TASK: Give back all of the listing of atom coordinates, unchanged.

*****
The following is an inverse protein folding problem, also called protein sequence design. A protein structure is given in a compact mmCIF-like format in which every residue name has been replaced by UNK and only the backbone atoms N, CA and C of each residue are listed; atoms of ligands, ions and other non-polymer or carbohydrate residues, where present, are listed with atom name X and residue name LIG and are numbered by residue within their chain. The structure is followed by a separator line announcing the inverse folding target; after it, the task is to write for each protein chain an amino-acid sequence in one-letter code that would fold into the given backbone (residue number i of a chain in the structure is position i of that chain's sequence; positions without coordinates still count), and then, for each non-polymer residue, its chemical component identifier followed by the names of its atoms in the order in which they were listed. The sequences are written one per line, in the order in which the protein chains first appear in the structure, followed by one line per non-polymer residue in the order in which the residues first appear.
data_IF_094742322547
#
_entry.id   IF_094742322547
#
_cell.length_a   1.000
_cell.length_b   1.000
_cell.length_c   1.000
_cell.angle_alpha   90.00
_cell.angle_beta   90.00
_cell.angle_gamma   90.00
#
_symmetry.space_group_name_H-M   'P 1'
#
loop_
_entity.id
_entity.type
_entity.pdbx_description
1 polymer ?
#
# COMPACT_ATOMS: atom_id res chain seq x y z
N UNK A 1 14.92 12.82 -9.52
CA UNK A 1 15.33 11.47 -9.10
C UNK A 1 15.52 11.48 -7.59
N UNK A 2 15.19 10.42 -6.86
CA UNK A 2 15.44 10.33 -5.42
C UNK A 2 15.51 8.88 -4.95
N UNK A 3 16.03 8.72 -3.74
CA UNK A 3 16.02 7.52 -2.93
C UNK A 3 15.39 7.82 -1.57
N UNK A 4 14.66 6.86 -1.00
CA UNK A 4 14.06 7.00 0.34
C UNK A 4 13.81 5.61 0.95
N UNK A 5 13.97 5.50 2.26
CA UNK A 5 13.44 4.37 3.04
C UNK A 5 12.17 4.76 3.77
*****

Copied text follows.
The following is an inverse protein folding problem, also called protein sequence design. A protein structure is given in a compact mmCIF-like format in which every residue name has been replaced by UNK and only the backbone atoms N, CA and C of each residue are listed; atoms of ligands, ions and other non-polymer or carbohydrate residues, where present, are listed with atom name X and residue name LIG and are numbered by residue within their chain. The structure is followed by a separator line announcing the inverse folding target; after it, the task is to write for each protein chain an amino-acid sequence in one-letter code that would fold into the given backbone (residue number i of a chain in the structure is position i of that chain's sequence; positions without coordinates still count), and then, for each non-polymer residue, its chemical component identifier followed by the names of its atoms in the order in which they were listed. The sequences are written one per line, in the order in which the protein chains first appear in the structure, followed by one line per non-polymer residue in the order in which the residues first appear.
data_IF_094742322547
#
_entry.id   IF_094742322547
#
_cell.length_a   1.000
_cell.length_b   1.000
_cell.length_c   1.000
_cell.angle_alpha   90.00
_cell.angle_beta   90.00
_cell.angle_gamma   90.00
#
_symmetry.space_group_name_H-M   'P 1'
#
loop_
_entity.id
_entity.type
_entity.pdbx_description
1 polymer ?
#
# COMPACT_ATOMS: atom_id res chain seq x y z
N UNK A 1 14.92 12.82 -9.52
CA UNK A 1 15.33 11.47 -9.10
C UNK A 1 15.52 11.48 -7.59
N UNK A 2 15.19 10.42 -6.86
CA UNK A 2 15.44 10.33 -5.42
C UNK A 2 15.51 8.88 -4.95
N UNK A 3 16.03 8.72 -3.74
CA UNK A 3 16.02 7.52 -2.93
C UNK A 3 15.39 7.82 -1.57
N UNK A 4 14.66 6.86 -1.00
CA UNK A 4 14.06 7.00 0.34
C UNK A 4 13.81 5.61 0.95
N UNK A 5 13.97 5.50 2.26
CA UNK A 5 13.44 4.37 3.04
C UNK A 5 12.17 4.76 3.77